Celebrate Black History Month with The Schomburg Center

Half American: The Epic Story of African Americans Fighting World War II at Home and Abroad

Half American: The Epic Story of African Americans Fighting World War II at Home and Abroad

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• A New York Times Notable Book
• A Best Book of the Year from 
TIMEPublishers WeeklyBooklistWashington Independent Review of Books
, and more!

The definitive history of World War II from the African American perspective, written by civil rights expert and Dartmouth history professor Matthew Delmont

Over one million Black men and women served in World War II. Black troops were at Normandy, Iwo Jima, and the Battle of the Bulge, serving in segregated units and performing unheralded but vital support jobs, only to be denied housing and educational opportunities on their return home. Without their crucial contributions to the war effort, the United States could not have won the war. And yet the stories of these Black veterans have long been ignored, cast aside in favor of the myth of the “Good War” fought by the “Greatest Generation.”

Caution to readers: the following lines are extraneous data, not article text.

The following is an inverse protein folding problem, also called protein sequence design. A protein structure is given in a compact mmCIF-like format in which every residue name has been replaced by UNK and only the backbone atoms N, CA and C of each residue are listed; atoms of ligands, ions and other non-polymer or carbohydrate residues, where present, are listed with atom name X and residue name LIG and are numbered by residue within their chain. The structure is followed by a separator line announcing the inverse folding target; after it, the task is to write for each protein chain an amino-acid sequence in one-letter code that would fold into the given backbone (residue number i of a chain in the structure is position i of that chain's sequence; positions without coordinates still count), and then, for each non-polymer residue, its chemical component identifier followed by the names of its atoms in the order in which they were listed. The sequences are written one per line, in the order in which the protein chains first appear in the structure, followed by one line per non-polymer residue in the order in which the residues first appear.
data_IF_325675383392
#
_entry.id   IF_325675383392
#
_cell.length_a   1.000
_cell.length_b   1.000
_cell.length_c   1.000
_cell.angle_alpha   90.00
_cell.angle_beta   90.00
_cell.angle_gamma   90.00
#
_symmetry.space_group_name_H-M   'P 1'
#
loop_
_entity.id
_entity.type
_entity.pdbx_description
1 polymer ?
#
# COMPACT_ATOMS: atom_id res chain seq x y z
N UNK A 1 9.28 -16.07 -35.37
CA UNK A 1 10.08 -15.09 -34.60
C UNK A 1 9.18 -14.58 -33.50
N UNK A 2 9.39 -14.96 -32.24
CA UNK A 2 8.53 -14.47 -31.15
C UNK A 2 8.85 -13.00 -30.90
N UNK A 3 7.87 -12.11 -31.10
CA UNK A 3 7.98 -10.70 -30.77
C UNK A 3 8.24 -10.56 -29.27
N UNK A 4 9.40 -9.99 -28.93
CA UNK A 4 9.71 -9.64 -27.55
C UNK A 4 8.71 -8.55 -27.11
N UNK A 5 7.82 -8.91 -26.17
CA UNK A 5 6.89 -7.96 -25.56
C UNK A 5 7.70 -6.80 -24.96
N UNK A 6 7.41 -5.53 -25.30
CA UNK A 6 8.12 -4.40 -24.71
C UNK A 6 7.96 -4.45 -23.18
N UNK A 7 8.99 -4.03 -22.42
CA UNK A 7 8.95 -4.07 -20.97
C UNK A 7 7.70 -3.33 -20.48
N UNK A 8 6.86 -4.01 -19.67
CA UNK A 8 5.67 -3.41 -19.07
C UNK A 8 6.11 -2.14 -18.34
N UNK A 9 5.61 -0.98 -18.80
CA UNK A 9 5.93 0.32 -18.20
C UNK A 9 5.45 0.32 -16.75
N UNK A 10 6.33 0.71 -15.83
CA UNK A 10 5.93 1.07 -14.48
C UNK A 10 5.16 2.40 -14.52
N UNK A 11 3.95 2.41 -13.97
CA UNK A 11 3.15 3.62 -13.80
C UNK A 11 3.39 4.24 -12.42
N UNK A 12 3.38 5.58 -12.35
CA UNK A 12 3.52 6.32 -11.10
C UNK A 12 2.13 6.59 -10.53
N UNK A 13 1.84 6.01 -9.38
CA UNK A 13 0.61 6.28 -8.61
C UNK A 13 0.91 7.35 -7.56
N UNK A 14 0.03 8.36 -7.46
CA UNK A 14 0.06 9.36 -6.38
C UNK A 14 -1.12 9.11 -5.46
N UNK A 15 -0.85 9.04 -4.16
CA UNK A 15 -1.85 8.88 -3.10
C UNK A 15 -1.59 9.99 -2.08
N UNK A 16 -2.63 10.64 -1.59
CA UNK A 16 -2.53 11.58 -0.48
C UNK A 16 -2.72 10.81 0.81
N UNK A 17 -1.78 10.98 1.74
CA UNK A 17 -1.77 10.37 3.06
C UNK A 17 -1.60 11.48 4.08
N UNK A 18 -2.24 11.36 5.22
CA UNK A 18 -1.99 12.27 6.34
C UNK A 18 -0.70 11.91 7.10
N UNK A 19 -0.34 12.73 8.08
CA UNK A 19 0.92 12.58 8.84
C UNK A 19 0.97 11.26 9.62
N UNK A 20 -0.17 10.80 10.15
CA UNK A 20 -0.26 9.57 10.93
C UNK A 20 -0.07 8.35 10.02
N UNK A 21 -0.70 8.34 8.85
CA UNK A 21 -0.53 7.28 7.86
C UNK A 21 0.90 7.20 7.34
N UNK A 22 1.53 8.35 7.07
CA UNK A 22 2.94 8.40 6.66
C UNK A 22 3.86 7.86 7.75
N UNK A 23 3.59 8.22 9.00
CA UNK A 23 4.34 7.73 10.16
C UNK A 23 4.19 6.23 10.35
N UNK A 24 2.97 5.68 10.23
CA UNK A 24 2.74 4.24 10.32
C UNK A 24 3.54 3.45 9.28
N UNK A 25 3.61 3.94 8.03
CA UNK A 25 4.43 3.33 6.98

Half American is American history as you’ve likely never read it before. In these pages are stories of Black heroes such as Thurgood Marshall, the chief lawyer for the NAACP, who investigated and publicized violence against Black troops and veterans; Benjamin O. Davis, Jr., leader of the Tuskegee Airmen, who was at the forefront of the years-long fight to open the Air Force to Black pilots; Ella Baker, the civil rights leader who advocated on the home front for Black soldiers, veterans, and their families; James Thompson, the 26-year-old whose letter to a newspaper laying bare the hypocrisy of fighting against fascism abroad when racism still reigned at home set in motion the Double Victory campaign; and poet Langston Hughes, who worked as a war correspondent for the Black press. Their bravery and patriotism in the face of unfathomable racism is both inspiring and galvanizing. In a time when the questions World War II raised regarding race and democracy in America remain troublingly relevant and still unanswered, this meticulously researched retelling makes for urgently necessary reading.

About the Author

Matthew F. Delmont is the Sherman Fairchild Distinguished Professor of History at Dartmouth College. A Guggenheim Fellow and expert on African American history and the history of civil rights, he is the author of four books: Black QuotidianWhy Busing FailedMaking Roots, and The Nicest Kids in Town. His work has also appeared in The New York TimesThe AtlanticThe Washington Post, and several academic journals, and on NPR. Originally from Minneapolis, Minnesota, Delmont earned his BA from Harvard University and his MA and PhD from Brown University.
  • Language ‏ : ‎ English
  • Hardcover ‏ : ‎ 400 pages
  • Item Weight ‏ : ‎ 1.39 pounds
  • Dimensions ‏ : ‎ 6.21 x 1.31 x 9.29 inches